Zaniya Project: Thou shalt buy health insurance?

Bob Mercer talks about the Zaniya project today, which in its original form was little more than a state mandate for health insurance. Much like the wildly successful mandates that have been passed requiring auto insurance. (Oh, those haven't worked either? Silly me.)
The concept of getting state government more involved with the issue of un-insured citizens was brought to the 2007 session by Rep. Joel Dykstra R-Canton and Sen. Tom Dempster R-Sioux Falls.

Their original legislation called for establishing a new system for health insurance in South Dakota. They wanted to require all state residents to obtain health insurance, provide assistance to those who couldn't afford it, and penalize people who could afford insurance but didn't have it.

The legislature adopted a study instead in a much-reworked version of HB 1169.
I can't imagine why they had to rework the original measure:
FOR AN ACT ENTITLED, An Act to require that all state residents obtain health insurance, to provide assistance to those who cannot afford health insurance, and to provide penalties for those who can afford health insurance but do not have health insurance.
Section 1. This Act affects health insurance in this state.
Read that here. Now the measure is in a slightly more palatable form:
ENTITLED, An Act to establish the Zaniya Project Task Force, to prescribe its mission and composition, and to declare an emergency.
Section 1. There is established the Zaniya Project Task Force, which shall be attached to the South Dakota Health Care Commission. The task force shall develop a plan, complete with action steps and timelines, to provide health insurance to South Dakota residents who lack health insurance coverage. The task force shall seek to create efficiencies in the purchase of health insurance products. For any new proposal it recommends, the task force shall prepare cost estimates and designate funding sources. As part of its charge, the task force shall explore and pursue opportunities available from the federal government.
Section 2. The Zaniya Project Task Force shall be comprised of four legislators and other members appointed by the Governor as described in this section. The speaker of the House of Representatives shall appoint at least two legislators who are members of the House, with at least one member from each political party, and the president pro tempore of the Senate shall appoint at least two legislators who are members of the Senate, with at least one member from each political party. The Governor shall appoint no less than two representatives of each of the following groups:
(1) Health care providers;
(2) Health care facilities;
(3) Insurance carriers and producers;
(4) Employers;
(5) State government;
(6) Lay persons;
(7) Trade associations; and
(8) Tribal health professionals.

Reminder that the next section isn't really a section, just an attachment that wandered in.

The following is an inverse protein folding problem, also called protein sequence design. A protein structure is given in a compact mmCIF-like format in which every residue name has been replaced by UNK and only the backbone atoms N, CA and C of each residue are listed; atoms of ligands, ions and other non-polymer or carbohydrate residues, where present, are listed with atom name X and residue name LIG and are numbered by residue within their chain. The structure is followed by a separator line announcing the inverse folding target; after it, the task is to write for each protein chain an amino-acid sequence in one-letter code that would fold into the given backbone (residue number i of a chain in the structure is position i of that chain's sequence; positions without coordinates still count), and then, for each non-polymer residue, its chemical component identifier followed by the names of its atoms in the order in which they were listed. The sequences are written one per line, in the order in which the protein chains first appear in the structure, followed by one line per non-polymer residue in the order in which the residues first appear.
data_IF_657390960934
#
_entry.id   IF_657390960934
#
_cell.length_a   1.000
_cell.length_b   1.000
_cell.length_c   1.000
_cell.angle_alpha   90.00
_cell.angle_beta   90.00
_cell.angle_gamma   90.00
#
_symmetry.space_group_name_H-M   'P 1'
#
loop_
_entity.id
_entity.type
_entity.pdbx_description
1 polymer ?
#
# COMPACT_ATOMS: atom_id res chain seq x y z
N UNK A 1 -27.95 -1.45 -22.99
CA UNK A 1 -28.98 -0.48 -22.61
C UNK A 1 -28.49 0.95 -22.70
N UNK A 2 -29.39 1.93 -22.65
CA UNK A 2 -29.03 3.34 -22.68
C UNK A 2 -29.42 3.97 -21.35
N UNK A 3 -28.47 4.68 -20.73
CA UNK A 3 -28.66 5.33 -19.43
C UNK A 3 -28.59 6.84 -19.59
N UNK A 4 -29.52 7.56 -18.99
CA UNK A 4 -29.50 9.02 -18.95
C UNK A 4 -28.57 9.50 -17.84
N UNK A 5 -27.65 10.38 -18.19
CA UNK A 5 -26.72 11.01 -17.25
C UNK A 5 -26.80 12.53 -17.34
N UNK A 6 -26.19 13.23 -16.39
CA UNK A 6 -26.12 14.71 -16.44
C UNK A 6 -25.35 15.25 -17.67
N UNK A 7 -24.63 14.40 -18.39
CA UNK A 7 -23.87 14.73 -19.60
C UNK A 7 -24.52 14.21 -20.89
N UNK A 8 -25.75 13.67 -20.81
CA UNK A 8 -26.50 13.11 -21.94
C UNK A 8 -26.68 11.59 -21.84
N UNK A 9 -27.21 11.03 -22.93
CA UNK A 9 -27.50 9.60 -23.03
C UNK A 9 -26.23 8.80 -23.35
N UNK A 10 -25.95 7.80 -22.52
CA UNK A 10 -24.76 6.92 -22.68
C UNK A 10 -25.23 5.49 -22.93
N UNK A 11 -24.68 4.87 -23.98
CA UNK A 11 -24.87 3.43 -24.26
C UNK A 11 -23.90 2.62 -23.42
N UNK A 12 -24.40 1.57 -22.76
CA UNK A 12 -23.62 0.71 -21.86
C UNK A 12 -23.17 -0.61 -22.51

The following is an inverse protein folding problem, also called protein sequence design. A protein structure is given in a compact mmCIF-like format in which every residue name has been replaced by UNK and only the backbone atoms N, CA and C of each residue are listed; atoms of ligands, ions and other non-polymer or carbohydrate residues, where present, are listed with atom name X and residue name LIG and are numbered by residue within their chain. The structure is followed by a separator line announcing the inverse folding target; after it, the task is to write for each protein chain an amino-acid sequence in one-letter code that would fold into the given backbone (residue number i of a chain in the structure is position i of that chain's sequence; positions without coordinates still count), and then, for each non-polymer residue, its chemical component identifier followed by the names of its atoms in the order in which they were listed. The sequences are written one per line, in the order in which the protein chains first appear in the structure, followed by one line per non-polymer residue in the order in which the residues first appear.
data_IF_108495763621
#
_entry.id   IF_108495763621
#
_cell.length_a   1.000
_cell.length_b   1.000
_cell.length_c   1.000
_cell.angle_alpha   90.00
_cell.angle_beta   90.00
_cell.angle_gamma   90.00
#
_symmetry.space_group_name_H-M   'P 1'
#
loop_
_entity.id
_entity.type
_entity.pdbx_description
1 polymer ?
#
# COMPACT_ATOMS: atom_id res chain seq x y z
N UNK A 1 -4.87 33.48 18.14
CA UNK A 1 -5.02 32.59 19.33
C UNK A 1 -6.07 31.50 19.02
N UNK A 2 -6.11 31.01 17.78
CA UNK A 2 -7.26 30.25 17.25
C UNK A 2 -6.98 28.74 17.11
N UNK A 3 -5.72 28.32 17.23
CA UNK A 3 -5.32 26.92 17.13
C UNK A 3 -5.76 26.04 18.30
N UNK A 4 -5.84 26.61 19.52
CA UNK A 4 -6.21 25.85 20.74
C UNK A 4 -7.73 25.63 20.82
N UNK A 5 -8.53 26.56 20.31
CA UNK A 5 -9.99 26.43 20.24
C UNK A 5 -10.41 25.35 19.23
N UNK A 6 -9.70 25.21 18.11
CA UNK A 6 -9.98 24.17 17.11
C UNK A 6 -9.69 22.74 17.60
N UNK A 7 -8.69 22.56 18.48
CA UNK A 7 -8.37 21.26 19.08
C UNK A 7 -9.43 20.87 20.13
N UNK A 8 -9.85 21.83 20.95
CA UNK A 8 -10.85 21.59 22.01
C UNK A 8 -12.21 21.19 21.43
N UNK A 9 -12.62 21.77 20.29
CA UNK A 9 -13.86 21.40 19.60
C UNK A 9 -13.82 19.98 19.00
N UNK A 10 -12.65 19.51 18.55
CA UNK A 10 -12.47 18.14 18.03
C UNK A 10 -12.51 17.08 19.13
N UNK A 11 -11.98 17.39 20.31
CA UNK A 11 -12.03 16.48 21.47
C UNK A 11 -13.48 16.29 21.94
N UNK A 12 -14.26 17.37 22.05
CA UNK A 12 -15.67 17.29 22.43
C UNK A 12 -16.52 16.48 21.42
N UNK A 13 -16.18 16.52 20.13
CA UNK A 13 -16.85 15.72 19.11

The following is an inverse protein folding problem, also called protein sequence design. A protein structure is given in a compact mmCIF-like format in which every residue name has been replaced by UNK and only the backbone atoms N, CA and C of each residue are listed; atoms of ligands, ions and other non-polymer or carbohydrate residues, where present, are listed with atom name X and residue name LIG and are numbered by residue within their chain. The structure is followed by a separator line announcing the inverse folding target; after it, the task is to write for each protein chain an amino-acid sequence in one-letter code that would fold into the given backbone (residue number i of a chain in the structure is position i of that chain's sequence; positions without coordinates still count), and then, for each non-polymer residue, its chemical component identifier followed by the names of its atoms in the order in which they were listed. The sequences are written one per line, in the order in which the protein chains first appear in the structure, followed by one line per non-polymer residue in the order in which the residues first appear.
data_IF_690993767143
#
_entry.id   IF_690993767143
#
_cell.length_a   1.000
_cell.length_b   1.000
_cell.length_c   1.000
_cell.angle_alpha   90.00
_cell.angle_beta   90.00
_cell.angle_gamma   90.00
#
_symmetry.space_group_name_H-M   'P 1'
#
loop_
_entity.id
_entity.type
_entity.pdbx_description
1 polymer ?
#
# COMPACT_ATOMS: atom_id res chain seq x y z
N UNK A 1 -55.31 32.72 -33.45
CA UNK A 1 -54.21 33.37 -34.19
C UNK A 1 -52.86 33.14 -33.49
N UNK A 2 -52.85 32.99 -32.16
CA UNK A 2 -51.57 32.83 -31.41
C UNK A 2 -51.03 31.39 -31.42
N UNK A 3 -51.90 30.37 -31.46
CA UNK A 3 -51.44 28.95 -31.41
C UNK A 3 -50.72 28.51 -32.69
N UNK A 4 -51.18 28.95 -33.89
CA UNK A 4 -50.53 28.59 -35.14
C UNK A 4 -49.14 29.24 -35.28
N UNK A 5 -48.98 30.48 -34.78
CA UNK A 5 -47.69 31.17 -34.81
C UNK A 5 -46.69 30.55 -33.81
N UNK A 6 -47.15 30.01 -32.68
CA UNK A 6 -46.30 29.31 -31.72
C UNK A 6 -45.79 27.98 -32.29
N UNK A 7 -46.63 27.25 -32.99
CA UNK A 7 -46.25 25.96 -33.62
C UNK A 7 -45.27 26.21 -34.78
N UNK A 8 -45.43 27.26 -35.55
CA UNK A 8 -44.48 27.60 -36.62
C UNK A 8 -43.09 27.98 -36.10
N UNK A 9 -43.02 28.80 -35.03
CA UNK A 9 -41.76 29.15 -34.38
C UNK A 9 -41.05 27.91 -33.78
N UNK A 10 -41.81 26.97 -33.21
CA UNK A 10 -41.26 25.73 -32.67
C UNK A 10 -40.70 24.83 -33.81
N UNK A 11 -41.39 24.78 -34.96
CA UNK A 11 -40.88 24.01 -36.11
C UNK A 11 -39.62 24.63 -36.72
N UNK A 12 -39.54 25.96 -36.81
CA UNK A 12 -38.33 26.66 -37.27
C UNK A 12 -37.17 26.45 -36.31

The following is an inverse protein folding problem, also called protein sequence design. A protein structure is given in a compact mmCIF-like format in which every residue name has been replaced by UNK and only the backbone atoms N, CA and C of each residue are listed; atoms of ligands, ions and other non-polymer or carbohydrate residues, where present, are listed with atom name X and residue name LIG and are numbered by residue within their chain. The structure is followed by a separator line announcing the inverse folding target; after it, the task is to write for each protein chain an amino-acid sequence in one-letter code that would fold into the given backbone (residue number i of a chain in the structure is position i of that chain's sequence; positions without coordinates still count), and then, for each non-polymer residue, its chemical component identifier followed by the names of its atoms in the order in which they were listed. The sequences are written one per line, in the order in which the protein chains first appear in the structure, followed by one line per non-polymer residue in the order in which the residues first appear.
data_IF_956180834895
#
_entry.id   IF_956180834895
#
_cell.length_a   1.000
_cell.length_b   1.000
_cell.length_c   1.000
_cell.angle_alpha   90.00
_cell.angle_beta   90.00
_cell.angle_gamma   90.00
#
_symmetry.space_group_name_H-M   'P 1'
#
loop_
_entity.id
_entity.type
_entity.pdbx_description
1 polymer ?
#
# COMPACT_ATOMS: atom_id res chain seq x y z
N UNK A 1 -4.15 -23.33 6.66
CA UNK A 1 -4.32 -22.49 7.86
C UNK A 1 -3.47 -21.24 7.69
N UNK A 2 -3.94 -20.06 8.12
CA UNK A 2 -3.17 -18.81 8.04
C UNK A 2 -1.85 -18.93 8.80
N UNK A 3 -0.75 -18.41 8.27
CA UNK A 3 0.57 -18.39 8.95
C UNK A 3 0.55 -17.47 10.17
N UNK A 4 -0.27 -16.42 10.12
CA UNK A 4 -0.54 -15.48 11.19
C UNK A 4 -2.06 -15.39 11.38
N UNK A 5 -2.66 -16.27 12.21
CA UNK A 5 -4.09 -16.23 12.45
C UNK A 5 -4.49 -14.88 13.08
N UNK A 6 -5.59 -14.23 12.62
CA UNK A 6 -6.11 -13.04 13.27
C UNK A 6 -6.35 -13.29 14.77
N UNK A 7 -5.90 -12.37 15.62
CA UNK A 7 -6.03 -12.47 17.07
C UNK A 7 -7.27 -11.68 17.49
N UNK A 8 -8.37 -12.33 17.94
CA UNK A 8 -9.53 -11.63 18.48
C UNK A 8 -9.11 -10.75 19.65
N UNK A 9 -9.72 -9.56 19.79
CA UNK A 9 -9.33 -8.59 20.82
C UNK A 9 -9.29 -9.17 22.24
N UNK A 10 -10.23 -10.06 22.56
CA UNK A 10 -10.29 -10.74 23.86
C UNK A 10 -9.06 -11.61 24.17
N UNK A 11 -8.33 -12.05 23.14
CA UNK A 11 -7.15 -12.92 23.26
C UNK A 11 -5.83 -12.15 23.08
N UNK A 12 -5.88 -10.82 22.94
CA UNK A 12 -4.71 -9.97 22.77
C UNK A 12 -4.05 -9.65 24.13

Section 3. The Zaniya Project Task Force shall provide its final report to the Health Care Commission, the Governor, and the Legislature by September 30, 2007.
Section 4. The provisions of this Act are repealed on March 1, 2008.
Section 5. Whereas, this Act is necessary for the immediate preservation of the public peace, health, or safety, an emergency is hereby declared to exist, and this Act shall be in full force and effect from and after its passage and approval.
Read that here.

It really begs the question that the Republican authors of the original measure need to take some time to think about - what is the role of government. What should be the role of government?

You note how the new measure talks about the task force being required to review costs and identify sources to pay for the whole thing. Why? That's because measures of this nature tend to be incredibly expensive.

In South Dakota we have risk pools for those otherwise uninsureable in commercial markets for workers compensation, auto insurance, and now health insurance, and they aren't necessarily cheap. But this would even be a step beyond that - this would be a government mandate.

I'm going to write more on this later, but I see my time running out before I have to scurry off to work. Discuss it among yourselves in the meantime...


Anonymous said…
We ought to just let the market take care of health care. We ought to repeal Medicare and Medicaid and the Bush Prescription Drug benefit, and just leave it up to the market. If you don't have health coverage, that's not my problem, and it's not the government's problem. Want health insurance? Get a job with health care. Want health insurance when you retire? Save your money or don't retire.
Anonymous said…
Leave it to the private sector.

They've done a fine job so far.
Anonymous said…
This is an appropriate reflection of a limited government involvement in health care. Unlike the liberal proposals to expand Medicare or otherwise create a government health insurance entitlement, this approach relies on private individuals buying private insurance in the marketplace. Competition drives the system, and competition serves as a check on price and quality.

In fact, for most consumers of health care, there isn't much competition. You get what your employer offers and you take it or leave it. Or you can't afford it because you're self employed or retired. This model would create a large market for private, individual care and would make that care available cheaply.

There will be government action on health care soon. The question is whether or not the private marketplace will be preserved or replaced by a government entitlement.

The problem most Republicans will have is with the idea of it being a mandate. Despite PP's odd statement, the auto insurance mandate has dramatically increased the percentage of insured drivers on the road. And it was passed because uninsured drivers were creating economic burdens on the people they ran into. Here, those without insurance are a drain on the health care system, and those of us with health insurance end up subsidizing their unwillingness to avail themselves to health care.